Jesse Jackson leads rally for Chicago basketball star convicted in sex assault
BY LAUREN FITZPATRICK Staff Reporter email@example.com August 23, 2012 9:30PM
Updated: September 25, 2012 11:01AM
STILLWATER, Okla. — Darrell Williams’ supporters put their faith in God on Thursday night — and in the unifying power of the Rev. Jesse Jackson.
Williams, 22, a suspended Oklahoma State basketball player from Chicago, is scheduled to be sentenced here Friday for molesting two women at a college house party. Williams was convicted of two counts rape by instrumentation and one count of sexual battery, but that means little to his supporters.
“Jesus was innocent but convicted,” Jackson said.
The civil rights leader, who addressed a packed church of all ages and races, told his rapt audience of the time he spent with Williams on Thursday in the Payne County Jail.
“His spirits are strong,” Jackson said, “his faith is strong. He declared his innocence. He believes God will see him through.”
“We respect the justice process,” Jackson continued. “We seek today to temper mercy with justice.”
Williams’ supporters decry a jury that included no African Americans, a case that involved limited physical evidence and victims who reported the assaults at an off-campus house party on December 12, 2010, in an anonymous letter.
“We’re sensitive to the rights of women, sensitive to the judicial system,” Jackson said. “We want the case to be heard, open, free and fair.”
The two women Williams was convicted of molesting attended their own rally earlier this week outside the courthouse organized by advocates for rape and abuse victims, according to the Stillwater News Press.
Williams is a former Dunbar Career Academy High School student. In his junior year at Oklahoma State, he led the team in rebounding and averaged 7.1 points a game.
On Thursday evening, neighbors of Mount Zion Missionary Baptist Church stood outside to watch the stream of supporters jockey for parking.
Dave LeBaron is an Oklahoma State booster. In front of his home sits a bathtub planter adorned with university logos and Cowboy orange legs. He hopes the judge is lenient. That’s mostly because Williams’ coach, Travis Ford, stands behind this player. He doesn’t always, LeBaron explained.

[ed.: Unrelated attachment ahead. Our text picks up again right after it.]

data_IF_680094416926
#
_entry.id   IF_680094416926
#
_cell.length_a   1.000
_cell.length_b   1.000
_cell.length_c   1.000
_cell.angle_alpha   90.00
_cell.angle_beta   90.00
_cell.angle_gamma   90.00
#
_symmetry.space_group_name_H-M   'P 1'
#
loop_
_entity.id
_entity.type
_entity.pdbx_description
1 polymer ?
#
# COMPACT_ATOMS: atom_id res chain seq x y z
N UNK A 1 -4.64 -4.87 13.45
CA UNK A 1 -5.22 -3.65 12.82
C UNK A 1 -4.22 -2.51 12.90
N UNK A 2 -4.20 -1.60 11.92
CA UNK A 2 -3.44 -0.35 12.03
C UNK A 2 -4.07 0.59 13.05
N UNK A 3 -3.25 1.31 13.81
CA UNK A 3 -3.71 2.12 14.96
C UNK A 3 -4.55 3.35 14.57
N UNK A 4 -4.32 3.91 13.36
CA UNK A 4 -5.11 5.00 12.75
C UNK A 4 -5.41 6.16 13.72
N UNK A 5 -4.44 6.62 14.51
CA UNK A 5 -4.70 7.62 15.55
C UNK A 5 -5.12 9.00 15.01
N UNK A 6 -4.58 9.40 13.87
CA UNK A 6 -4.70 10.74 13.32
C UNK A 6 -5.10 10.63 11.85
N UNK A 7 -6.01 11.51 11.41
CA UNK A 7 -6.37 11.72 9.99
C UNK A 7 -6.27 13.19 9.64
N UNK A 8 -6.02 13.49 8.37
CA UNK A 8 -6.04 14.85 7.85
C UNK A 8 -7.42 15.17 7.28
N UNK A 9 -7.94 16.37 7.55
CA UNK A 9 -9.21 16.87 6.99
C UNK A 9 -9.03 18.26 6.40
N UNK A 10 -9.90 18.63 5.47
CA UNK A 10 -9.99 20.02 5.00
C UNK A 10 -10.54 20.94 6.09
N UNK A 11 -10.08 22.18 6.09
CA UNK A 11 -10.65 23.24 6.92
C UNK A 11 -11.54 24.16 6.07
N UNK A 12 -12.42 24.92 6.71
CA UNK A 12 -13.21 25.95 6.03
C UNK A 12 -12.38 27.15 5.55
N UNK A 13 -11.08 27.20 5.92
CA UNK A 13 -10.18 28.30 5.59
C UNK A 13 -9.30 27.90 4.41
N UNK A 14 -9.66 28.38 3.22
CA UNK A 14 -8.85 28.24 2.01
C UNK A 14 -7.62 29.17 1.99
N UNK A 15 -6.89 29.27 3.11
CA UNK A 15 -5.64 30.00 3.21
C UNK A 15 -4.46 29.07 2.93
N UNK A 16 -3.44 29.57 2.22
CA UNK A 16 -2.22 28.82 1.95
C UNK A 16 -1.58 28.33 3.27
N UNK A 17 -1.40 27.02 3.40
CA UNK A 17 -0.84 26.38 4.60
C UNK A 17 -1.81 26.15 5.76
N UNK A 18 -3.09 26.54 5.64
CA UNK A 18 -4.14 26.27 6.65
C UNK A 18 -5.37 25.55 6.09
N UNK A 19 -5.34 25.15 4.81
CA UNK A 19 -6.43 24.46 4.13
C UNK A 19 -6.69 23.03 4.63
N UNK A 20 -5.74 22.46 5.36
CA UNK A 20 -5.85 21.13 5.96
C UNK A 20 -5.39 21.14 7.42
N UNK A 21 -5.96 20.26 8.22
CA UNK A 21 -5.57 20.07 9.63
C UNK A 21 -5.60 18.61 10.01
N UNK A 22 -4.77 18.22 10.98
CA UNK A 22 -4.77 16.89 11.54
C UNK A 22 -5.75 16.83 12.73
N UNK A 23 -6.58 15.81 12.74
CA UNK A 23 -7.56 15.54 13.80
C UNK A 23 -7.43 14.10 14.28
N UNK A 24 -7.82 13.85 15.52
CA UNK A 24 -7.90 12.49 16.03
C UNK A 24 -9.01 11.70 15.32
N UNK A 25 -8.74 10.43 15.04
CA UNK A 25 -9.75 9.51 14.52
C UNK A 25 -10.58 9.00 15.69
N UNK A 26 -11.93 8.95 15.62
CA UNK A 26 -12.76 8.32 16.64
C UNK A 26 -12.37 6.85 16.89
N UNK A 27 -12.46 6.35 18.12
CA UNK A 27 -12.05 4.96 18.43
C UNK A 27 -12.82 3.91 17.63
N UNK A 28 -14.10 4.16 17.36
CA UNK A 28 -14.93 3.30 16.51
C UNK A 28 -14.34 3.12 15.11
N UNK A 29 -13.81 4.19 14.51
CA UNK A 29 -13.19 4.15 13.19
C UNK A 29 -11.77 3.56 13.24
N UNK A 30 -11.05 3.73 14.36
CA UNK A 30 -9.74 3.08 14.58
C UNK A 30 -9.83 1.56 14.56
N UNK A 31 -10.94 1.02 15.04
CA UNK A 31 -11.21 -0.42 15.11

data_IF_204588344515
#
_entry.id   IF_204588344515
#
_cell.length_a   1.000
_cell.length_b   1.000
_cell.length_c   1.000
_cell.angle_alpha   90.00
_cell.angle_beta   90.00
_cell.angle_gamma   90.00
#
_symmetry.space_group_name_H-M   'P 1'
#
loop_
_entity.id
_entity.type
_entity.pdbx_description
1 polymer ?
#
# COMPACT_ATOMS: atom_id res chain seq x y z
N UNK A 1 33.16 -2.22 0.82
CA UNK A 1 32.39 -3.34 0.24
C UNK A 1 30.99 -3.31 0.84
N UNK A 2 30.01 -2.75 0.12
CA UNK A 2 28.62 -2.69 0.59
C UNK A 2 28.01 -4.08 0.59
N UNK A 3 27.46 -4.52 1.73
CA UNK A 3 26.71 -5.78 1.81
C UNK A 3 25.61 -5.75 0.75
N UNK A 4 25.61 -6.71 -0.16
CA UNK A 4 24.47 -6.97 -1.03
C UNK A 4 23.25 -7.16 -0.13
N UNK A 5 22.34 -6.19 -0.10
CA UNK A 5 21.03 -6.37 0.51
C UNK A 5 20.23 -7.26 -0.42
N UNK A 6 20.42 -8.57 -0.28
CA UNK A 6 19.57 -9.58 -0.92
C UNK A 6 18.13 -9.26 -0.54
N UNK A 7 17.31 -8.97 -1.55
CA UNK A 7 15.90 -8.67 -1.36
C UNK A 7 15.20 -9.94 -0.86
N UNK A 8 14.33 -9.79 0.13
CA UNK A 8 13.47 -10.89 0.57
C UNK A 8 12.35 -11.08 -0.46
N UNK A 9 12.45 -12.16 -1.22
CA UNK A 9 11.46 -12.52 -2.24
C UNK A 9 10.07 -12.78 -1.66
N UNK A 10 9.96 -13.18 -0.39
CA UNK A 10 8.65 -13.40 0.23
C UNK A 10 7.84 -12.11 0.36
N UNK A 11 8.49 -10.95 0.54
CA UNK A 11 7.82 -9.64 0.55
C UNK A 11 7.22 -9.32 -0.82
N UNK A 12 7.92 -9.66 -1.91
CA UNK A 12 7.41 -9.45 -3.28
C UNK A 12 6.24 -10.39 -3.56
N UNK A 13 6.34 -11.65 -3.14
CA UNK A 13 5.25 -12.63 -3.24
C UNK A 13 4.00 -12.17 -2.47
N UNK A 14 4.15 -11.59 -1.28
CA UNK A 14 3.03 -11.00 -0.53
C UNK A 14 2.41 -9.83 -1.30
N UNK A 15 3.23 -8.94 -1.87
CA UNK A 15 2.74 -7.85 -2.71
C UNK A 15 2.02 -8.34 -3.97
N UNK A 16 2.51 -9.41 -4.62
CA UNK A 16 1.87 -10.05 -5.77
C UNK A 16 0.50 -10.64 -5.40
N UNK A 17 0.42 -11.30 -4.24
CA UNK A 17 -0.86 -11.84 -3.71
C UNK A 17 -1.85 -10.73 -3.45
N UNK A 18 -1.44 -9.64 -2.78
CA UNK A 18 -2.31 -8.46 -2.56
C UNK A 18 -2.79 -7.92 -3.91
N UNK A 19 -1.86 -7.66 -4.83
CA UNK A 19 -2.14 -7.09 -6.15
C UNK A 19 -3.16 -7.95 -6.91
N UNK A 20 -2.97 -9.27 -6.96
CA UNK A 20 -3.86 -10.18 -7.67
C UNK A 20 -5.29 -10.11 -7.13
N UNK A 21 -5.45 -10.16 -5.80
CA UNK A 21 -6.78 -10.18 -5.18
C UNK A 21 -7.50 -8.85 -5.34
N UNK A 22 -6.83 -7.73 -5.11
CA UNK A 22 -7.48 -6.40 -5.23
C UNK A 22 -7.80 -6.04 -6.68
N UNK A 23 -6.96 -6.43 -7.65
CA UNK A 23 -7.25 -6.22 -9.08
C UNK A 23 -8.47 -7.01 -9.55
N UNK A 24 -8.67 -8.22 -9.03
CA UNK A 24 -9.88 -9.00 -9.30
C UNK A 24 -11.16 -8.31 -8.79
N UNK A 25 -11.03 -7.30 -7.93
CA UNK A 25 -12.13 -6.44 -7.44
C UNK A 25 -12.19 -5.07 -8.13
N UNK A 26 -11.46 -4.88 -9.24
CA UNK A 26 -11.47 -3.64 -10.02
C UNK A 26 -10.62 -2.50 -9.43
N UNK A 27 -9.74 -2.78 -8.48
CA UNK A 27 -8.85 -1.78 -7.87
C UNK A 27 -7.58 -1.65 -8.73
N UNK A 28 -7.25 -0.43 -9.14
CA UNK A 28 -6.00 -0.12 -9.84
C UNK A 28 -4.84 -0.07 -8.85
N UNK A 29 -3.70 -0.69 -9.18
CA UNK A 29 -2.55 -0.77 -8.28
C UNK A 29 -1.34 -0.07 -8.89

“Every year somebody gets kicked off the team for doing something wrong,” he said. “I believe he’s innocent.”
“If [the judge] has got to sit in front of Jesse Jackson and the NAACP, maybe he’ll be lenient,” LeBaron said.
Williams’ family is counting on that.
They hope Jackson’s presence will help bring attention to what they think is a weak case against an innocent man, not breed resentment in the judge’s mind.
The relatives arrived halfway through the rally and walked up the church’s aisle to a standing ovation. They included Williams’ mother, Alice; his sister, Alicia, and brother, Pierre, and their Aunt Mildred, who called Rainbow/PUSH headquarters in Chicago two years ago asking for help.
Alice Williams thanked everyone for showing up for her son, whose eldest brother was murdered in Chicago several years ago.
“He come too far,” she said of her middle son, crying. “He come too far to escape the violence in Chicago to have all these allegations on him like this. He don’t deserve it. So I ask you all to keep us in your prayers and continue to support Darrell.”
Family and friends plan to gather at the Payne County courthouse about noon Friday to pray for leniency and mercy. His sentencing hearing is scheduled for 1:30 p.m.
Judge Phillip C. Corley may send Williams to prison or suspend the sentence. In July, jurors rendered their verdict and recommended a two-year minimum prison sentence.
Late Thursday afternoon, Williams’ attorneys filed a motion for a new trial, which Corley might address Friday.